Locke and Key review
March 10, 2020
Locke & Key came out February 7th on Netflix. The supernatural horror follows the Locke family right after their father’s murder. They move into an ancestral home of the Lockes’ and discover there may be more to Key House than they thought.
The youngest Locke, Bode, starts finding keys that have special abilities, like opening your mind, trapping someone in a mirror, or shapeshifting. Tyler and Kinsey Locke begin discovering keys too. The more keys they find, the more mysteries they have yet to unravel. Danger awaits this family in the form of more than just keys.
Each episode of Locke & Key is action-packed and filled with magic. There are many unpredictable mysteries that you won’t be able to solve until the characters do, like a strange lady living in the well. The history of the house and the mystery surrounding the keys add another level of suspense to this supernatural horror.
There are numerous layers to this show within the complexity of the Locke family dynamic, the keys, and social life at Matheson Academy. Although some of the storyline focuses on the adults in Matheson, most of the show is through the point of view of the Locke kids.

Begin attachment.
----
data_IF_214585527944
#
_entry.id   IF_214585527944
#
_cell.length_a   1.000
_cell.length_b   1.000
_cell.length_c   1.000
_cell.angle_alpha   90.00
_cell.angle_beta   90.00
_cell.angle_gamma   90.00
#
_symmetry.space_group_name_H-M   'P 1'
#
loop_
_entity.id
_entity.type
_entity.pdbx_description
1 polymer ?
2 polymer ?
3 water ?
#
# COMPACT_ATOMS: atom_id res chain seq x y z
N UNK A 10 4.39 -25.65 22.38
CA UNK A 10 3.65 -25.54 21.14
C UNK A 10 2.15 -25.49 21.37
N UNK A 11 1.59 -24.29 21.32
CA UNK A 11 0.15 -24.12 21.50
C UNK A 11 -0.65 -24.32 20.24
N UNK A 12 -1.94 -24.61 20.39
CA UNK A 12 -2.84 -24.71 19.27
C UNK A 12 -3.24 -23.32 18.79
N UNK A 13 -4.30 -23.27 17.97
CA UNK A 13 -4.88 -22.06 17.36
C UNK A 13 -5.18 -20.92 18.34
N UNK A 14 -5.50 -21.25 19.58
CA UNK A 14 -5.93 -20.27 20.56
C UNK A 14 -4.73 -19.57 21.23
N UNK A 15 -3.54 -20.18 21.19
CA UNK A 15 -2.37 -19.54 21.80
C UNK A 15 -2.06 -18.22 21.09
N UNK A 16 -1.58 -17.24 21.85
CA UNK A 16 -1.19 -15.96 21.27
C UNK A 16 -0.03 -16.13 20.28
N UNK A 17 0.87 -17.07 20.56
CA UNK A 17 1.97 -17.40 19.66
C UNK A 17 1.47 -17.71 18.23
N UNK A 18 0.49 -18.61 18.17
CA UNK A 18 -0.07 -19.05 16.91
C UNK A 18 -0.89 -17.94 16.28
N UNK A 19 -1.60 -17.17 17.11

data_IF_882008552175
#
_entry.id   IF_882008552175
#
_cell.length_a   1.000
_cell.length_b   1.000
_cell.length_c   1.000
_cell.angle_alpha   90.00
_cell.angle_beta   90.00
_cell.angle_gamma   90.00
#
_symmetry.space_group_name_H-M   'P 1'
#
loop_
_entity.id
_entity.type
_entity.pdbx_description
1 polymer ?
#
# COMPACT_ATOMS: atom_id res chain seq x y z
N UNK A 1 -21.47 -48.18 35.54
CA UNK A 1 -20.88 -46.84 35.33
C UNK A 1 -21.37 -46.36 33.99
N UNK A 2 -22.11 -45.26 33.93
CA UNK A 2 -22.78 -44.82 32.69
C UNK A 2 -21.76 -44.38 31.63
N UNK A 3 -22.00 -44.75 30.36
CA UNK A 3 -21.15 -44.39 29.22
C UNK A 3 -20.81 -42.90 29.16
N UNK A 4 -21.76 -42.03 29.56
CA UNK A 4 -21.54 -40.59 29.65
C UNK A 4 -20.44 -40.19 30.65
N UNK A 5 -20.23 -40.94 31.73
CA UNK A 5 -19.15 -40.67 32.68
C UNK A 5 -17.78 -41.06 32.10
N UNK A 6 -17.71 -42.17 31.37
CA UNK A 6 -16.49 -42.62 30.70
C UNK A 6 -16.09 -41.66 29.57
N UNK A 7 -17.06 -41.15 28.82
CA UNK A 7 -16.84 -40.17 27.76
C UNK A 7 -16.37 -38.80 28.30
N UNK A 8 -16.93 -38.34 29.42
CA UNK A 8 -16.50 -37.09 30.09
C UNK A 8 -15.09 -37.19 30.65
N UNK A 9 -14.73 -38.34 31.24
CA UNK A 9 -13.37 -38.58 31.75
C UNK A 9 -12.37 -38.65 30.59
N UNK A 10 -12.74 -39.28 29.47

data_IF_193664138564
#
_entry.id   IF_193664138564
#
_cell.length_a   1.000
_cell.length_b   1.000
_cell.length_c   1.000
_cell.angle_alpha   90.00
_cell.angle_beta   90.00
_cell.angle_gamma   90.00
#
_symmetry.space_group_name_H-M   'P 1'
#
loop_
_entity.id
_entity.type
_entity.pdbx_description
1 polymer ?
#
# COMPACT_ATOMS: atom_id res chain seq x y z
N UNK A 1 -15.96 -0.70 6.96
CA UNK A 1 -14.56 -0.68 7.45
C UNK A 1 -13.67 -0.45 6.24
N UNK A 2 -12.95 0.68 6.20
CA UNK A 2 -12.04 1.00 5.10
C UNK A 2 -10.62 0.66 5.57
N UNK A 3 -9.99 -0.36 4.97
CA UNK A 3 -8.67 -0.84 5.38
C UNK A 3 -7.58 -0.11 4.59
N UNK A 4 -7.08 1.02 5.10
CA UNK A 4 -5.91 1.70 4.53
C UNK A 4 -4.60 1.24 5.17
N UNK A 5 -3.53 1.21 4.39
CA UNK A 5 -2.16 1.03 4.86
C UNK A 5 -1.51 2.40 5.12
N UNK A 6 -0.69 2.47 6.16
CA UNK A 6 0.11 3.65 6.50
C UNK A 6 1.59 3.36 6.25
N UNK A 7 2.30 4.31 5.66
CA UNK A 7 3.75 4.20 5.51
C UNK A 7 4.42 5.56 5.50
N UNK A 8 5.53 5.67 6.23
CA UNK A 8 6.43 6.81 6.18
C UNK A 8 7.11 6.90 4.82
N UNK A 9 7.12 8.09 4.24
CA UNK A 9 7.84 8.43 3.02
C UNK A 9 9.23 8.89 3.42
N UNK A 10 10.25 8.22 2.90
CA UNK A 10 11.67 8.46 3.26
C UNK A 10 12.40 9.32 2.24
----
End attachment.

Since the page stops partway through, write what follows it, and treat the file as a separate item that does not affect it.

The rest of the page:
Balancing magic and social issues, Locke & Key differs from the comic book series greatly. Less gory than the comic books, Locke & Key focuses more on the family than the keys. In the comics, Nina Locke, the mother of the Lockes’, is in the middle of alcoholism instead of being in recovery, like in the show.
Next season, they may choose to follow the history of the keys or expound more on the side characters they skipped over this season. Personally, I hope we get more information on Scott who is played by Petrice Jones.
This season deserved a four out of five stars for its impressive take on magic and social dynamics. Following the comic book series would greatly improve their score, so hopefully the following seasons will include that.